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Dyno or not to Dyno?
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aulwes


Feb 5, 2002, 11:48 AM
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Dyno or not to Dyno?
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A friend of mine (john), put up a really nice(V2 or 3) three/four move route, and today is the first time anyone other than john was abl to do the route.

I made the route, but I didn't dyno, I matched on the sloper/crimp and pushed down on the hold (john can't do the route that way he is a dyno stud), and reached for the pocket. instead of jumping and throwing for the pocket.

Should I train at dyno's since I suck at them, or should I just keep training using nice smooth static moves?

If I should train for more dynos what should I do?


[ This Message was edited by: aulwes on 2002-02-05 11:50 ]


natec


Feb 5, 2002, 11:58 AM
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My advice would be to train all of your techniques. There are many situations where you will have to dyno to complete a route or problem. Also, it is sometimes more energy efficient to dyno past a hard static move.

If you can do the tough static moves, good for you. It is usually harder to do a move static.

I say train all your moves and be as well rounded as you can.


aulwes


Feb 5, 2002, 12:02 PM
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I thought it took more energy to do dynamic moves. (that's how it feels to me)


dontneedfeet


Feb 5, 2002, 12:17 PM
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I think dynos are more taxing on the fingers, but occasionally they save a lot of time and energy versus doing a huge lockoff/reach statically. I'm a four move wonder nowadays, so when I know a huge dynamic move is possible, I go for it. You may want to check out www.climbxmedia.com Pro Tips section on dynos if you haven't yet.


rigel


Feb 5, 2002, 12:32 PM
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aulwes,

depends on the problem. a single dyno from two bomber holds, six feet up to another bomber jug in my opinion is less taxing than navigating the four tiny crimpers that would take you there statically. i think it just depends on the problem.

more generally speaking, i agree with the other guys...ideally, i would like to be able to do it either way.


aulwes


Feb 5, 2002, 10:17 PM
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Thanks guys,
I see that it would be benificial to be a more well rounded climber.


fiend


Feb 5, 2002, 11:15 PM
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The way I figure it, if you know you're bad at something and avoid it then that's just what's going to hit you next time you're waaaaaaaaay run out and it starts to rain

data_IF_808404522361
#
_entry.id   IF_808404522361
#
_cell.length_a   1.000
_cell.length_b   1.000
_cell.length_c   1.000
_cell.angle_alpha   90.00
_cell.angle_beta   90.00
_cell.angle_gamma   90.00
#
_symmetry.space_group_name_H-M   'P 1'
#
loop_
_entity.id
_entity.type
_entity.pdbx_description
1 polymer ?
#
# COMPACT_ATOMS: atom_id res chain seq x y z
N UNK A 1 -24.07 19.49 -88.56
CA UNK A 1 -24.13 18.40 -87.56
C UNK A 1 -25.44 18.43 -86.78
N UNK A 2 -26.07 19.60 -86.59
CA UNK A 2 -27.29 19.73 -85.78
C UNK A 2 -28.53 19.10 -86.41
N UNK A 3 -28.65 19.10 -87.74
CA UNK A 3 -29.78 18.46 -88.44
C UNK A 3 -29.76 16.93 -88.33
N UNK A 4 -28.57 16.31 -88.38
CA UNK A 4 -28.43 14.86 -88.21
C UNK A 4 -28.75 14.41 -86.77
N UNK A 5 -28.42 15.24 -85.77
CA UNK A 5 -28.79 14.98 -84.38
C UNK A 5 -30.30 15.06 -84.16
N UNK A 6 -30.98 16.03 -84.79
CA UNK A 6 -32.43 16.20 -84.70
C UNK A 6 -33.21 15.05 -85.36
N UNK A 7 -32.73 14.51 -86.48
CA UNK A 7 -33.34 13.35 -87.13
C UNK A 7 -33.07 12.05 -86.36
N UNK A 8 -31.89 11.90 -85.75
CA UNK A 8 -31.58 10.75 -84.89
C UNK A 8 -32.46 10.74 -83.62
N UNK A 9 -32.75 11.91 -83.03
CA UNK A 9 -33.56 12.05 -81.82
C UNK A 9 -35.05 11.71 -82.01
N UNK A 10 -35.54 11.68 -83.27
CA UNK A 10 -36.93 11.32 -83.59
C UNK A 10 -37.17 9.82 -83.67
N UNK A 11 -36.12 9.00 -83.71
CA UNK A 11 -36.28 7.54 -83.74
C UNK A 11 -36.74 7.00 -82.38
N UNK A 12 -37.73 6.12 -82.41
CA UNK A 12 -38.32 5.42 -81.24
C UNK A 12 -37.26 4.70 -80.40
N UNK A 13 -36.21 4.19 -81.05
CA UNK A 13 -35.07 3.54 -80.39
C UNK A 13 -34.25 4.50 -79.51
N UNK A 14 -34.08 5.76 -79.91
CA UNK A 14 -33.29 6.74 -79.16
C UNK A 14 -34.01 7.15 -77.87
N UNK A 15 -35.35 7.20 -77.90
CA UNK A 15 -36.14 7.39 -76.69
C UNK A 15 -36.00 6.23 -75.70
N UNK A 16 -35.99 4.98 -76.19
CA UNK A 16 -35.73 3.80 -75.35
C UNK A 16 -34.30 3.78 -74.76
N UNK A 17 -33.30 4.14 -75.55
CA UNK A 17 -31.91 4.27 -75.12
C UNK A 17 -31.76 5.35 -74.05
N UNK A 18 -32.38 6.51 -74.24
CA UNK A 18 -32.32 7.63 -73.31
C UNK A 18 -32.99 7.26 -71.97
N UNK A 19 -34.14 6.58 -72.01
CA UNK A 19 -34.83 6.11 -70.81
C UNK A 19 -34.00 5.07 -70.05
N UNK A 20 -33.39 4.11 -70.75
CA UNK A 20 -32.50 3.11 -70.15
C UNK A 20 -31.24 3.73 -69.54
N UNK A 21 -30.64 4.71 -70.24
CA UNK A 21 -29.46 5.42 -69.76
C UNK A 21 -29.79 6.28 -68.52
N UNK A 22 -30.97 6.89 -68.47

So train your weaknesses.


metoliusmunchkin


Feb 7, 2002, 2:50 PM
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Quote:Should I train at dyno's since I suck at them, or should I just keep training using nice smooth static moves?

If you do in fact 'suck at dynos' than you must certainly work at them. As Mark had stated, you must always train your weaknesses, and transform them, to your strengths. Each and every climber has a weakness, and this is not such a terrible thing, however, I feel that it is a most terrible thing, when climbers choose not to improve their weaknesses, and yet only work harder upon their strengths.

Aulwes: You should certainly train for dynos, because, one cannot always get to the top of a route, by proceeding with the 'nice smooth static moves' that you like to use. Some routes require dynos, and if one is not properly trained this can be a problem.

The method I use for training dynos, is not to do it so much outdoors, yet more indoor artificial climbing. I will pick one, large hold upon a wall (while bouldering, I might add), and dyno to it, increasing my length of dyno throughout the course of the training period. Once you become quite good at dynoing, using this method, you can move you dynoing game to outdoor boulder problems/routes.

I feel that dynos, when it can be avoided, is not the best path to travel. Dynos can greatly decrease one's energy on a climb, yet also can these static moves. However, when static moves become such a strain, that they become very energy-consuming, than it is here where dynos are needed.